Tuesday, September 11, 2012

Pooches: How Hard is it to be a Single Dog-Parent?


I know a lot of people have the misconception that it's really hard to be a single dog-parent, and for that reason they wait to adopt. Though there really is a special relationship between a single person and their dog (Miss M and I have so many Bachelorette memories together!).
We love how Stanley's person has put so much thought into how to be a successful dog parent. Here is their fantastic guest post, and some things that work for them:

Having a dog by yourself is an entirely different world than having a dog with another person.  The sole responsibility falls on you.  It can be tough.  There isn’t that other person that can take your pup out when you are stuck late at work, or want to go to an impromptu dinner with friends.  The financial burden is yours alone to bare if something unexpected happens.  You have to get the struggling pup, covered in mud, into the bathtub on your lonesome.  It makes sense while people often wait until there is another person around to share this responsibility.  It can be a lot by yourself.  Even though I would strongly caution to think in depth about whether or not you can manage a dog on your own, it is entirely possible.  Tons of people do it and do it really well!

In June I adopted my dog Stanley from New Leash on LIfe. Over the past few months, I have quickly learnt some crucial steps in puppy singledom. I have outlined some things below.  They are things that I have found that work for Stanley and me in our particular situation.  

Creating a Canine Community
 One of the most important things I was able to do with Stanley, from the beginning, was to create an extensive canine community.  I suckered people into being really invested in him.  I talk about him all the time, update pictures on facebook constantly, have play dates, etc.  Basically, I network my dog.  Stanley has an extensive community of chosen family, many of which have keys to our apartment and know how to walk him/feed him.  This is crucial in moments when you can absolutely not get home on time.  Stanley has a handful of uncles, god-parents, emergency contacts, best friends, and kinships.  Fortunately for me, I have a very people friendly dog who will let anyone walk him.  I also am lucky to have close reliable (dog loving) friends who live nearby.  Find those people who want dogs and for some reason or the other can’t have them.  In my experience, they get just as much out of having a dog around as you do by having the extra help.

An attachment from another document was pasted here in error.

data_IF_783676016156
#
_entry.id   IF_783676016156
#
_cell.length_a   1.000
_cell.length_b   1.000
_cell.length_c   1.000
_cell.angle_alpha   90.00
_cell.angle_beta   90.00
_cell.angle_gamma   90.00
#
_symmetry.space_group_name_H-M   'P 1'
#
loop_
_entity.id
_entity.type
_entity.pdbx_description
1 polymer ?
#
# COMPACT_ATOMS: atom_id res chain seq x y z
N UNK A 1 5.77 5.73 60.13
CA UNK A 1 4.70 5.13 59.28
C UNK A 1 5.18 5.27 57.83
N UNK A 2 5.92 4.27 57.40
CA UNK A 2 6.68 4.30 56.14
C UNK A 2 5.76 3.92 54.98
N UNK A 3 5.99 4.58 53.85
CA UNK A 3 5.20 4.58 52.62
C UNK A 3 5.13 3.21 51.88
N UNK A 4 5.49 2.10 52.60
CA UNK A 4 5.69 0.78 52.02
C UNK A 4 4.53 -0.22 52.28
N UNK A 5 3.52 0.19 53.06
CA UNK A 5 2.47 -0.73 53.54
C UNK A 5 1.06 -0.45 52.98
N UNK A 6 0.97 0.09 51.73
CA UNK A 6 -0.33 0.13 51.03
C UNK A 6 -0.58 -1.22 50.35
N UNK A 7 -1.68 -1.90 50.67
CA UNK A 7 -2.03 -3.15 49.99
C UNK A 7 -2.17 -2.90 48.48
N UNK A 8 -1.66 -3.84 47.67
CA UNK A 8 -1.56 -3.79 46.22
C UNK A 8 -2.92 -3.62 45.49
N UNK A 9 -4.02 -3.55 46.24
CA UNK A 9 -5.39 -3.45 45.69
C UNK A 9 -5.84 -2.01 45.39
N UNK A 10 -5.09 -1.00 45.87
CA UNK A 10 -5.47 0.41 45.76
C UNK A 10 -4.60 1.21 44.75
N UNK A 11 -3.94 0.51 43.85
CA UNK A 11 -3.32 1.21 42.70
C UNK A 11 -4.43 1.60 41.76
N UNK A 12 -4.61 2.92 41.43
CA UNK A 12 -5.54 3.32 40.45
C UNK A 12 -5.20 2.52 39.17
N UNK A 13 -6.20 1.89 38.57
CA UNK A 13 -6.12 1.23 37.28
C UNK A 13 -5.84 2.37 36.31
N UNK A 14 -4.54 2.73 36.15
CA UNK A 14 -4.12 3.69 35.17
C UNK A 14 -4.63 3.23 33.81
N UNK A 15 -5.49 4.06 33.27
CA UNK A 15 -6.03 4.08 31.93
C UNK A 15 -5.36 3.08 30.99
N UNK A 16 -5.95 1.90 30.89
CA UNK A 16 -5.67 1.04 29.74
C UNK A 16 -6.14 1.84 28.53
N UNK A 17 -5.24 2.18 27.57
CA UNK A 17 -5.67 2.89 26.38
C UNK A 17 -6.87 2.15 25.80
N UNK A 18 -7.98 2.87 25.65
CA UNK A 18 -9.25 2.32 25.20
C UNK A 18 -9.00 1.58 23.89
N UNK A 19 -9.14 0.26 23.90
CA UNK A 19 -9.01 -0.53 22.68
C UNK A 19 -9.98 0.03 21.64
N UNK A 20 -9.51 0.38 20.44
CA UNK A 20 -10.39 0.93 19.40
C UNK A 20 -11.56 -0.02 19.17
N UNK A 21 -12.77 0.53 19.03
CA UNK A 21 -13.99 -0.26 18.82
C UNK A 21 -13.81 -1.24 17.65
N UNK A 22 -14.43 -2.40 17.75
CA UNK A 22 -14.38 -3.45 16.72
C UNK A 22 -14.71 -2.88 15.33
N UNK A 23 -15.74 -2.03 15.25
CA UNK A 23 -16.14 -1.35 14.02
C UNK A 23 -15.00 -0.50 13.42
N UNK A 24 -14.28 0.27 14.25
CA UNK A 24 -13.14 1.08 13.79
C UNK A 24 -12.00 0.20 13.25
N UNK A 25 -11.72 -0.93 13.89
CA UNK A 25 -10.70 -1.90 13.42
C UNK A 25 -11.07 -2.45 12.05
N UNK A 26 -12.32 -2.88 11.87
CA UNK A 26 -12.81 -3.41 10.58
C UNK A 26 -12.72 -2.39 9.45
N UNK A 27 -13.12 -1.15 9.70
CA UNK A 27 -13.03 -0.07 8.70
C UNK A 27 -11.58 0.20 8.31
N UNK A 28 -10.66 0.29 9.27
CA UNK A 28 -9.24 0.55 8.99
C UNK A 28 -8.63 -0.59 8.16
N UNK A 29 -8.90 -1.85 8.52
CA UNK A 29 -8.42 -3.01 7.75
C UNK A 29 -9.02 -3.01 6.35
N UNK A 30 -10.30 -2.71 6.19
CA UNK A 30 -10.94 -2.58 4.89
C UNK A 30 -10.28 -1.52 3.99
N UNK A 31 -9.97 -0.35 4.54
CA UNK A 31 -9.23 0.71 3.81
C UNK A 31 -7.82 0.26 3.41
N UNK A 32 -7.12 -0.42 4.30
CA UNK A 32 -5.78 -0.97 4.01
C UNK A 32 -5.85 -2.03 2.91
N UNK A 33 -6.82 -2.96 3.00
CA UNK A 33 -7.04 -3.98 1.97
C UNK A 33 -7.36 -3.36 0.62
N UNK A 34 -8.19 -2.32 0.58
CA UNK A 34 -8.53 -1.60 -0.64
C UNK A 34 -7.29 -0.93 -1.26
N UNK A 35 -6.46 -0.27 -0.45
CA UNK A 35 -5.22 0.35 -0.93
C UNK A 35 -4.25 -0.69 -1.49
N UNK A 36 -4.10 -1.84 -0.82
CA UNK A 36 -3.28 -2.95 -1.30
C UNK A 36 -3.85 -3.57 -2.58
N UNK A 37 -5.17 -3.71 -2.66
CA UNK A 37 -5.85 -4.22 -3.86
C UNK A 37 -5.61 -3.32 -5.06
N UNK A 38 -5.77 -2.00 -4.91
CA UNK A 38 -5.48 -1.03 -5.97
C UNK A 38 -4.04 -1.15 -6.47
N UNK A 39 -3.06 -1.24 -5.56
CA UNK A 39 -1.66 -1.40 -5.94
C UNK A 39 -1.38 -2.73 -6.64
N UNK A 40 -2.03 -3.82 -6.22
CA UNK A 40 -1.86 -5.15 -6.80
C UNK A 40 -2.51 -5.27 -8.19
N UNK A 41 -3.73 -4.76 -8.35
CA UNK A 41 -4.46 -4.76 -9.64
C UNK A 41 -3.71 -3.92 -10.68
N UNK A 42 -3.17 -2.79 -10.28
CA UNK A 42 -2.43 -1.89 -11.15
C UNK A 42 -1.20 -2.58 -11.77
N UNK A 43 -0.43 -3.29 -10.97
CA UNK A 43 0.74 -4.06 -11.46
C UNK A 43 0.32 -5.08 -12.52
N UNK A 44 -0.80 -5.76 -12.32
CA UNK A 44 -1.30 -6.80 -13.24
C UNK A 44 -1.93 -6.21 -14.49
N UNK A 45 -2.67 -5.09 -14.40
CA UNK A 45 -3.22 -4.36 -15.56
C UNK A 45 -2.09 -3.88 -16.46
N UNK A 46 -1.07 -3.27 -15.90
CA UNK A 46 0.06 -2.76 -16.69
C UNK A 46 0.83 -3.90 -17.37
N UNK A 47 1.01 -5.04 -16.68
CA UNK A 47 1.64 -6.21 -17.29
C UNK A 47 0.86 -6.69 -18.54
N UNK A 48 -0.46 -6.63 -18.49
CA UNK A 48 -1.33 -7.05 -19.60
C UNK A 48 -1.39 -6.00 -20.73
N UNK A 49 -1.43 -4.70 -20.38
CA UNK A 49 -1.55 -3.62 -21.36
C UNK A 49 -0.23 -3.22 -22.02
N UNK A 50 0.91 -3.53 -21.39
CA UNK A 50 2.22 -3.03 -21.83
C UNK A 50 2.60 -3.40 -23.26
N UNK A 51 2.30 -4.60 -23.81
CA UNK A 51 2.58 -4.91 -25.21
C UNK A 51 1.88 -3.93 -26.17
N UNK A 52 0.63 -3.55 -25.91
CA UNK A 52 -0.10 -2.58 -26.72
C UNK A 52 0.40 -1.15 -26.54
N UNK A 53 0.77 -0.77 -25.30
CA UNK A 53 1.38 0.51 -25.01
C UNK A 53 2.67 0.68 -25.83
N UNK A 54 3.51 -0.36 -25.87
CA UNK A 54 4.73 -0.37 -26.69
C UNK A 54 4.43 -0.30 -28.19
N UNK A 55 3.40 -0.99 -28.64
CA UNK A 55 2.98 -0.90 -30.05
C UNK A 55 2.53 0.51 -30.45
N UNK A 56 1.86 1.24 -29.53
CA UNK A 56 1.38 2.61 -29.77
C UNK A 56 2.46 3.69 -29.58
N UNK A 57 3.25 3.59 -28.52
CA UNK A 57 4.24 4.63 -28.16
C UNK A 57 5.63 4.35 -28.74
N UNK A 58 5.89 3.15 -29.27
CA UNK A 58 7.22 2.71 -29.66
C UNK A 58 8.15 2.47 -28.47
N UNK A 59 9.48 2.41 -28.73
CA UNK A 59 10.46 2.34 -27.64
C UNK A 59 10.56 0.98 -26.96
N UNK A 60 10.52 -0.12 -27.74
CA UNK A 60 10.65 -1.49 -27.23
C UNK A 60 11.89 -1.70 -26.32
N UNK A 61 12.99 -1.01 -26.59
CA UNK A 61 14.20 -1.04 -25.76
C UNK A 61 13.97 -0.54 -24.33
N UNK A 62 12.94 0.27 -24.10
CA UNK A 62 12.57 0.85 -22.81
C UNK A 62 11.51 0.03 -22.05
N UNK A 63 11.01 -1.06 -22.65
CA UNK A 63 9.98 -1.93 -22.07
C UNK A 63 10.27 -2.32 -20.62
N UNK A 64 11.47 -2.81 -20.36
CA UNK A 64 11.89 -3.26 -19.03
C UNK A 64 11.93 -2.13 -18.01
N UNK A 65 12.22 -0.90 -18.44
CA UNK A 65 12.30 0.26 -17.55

Planning Activities 

 Not only am I a single parent, but I am also a single parent that works ALOT.  Which means after I work I want to come home and hang out with my pup.  It is difficult to balance still being social and not feeling guilty for leaving Stanley at home all day and then at night.  Occasionally, this has to happen, but I try to avoid it as much as possible.  I have tried to integrate Stanely and my social life as much as possible.  I shamelessly am that person who asks, “Can my dog come?”
  1. Hosting: I try to host as much as possible.  If I have volunteer meetings I try to get people to come to my house (by enticing them with snacks and beer).  This way I still get to do the things I need to do, but also get to hang out with Stanley-- and he loves having the company because of all the attention he gets.
  2. Dog Friendly Activities: Thankfully I have a lot of friends with dogs so we will try to plan doggy dates as often as possible which accomplishes many things; dog socialization, puppy time, and friend time!  
  3. Suggesting Dog Friendly Places: Try to suggest dog friendly places as often as possible.  Restaurants with patios.  Dog friendly bars.  Long walks.  Movies in the park.  Hiking expeditions. This is a lot easier to accomplish in the summer since there are so many more outdoor activities.  
  4. Dog events: Join and go to dog specific events.  Groups like Sociabulls is really helpful for this.  Dog specific environments have been really helpful for Stanley and I.  It is a concrete time that we have together every week that I know to schedule around.  Stanley gets to see other dogs and I get to see other people.  Also, it tires Stanley out and he sleeps the rest of the day which allows me to do chores, laundry, grocery shopping, etc.  

Training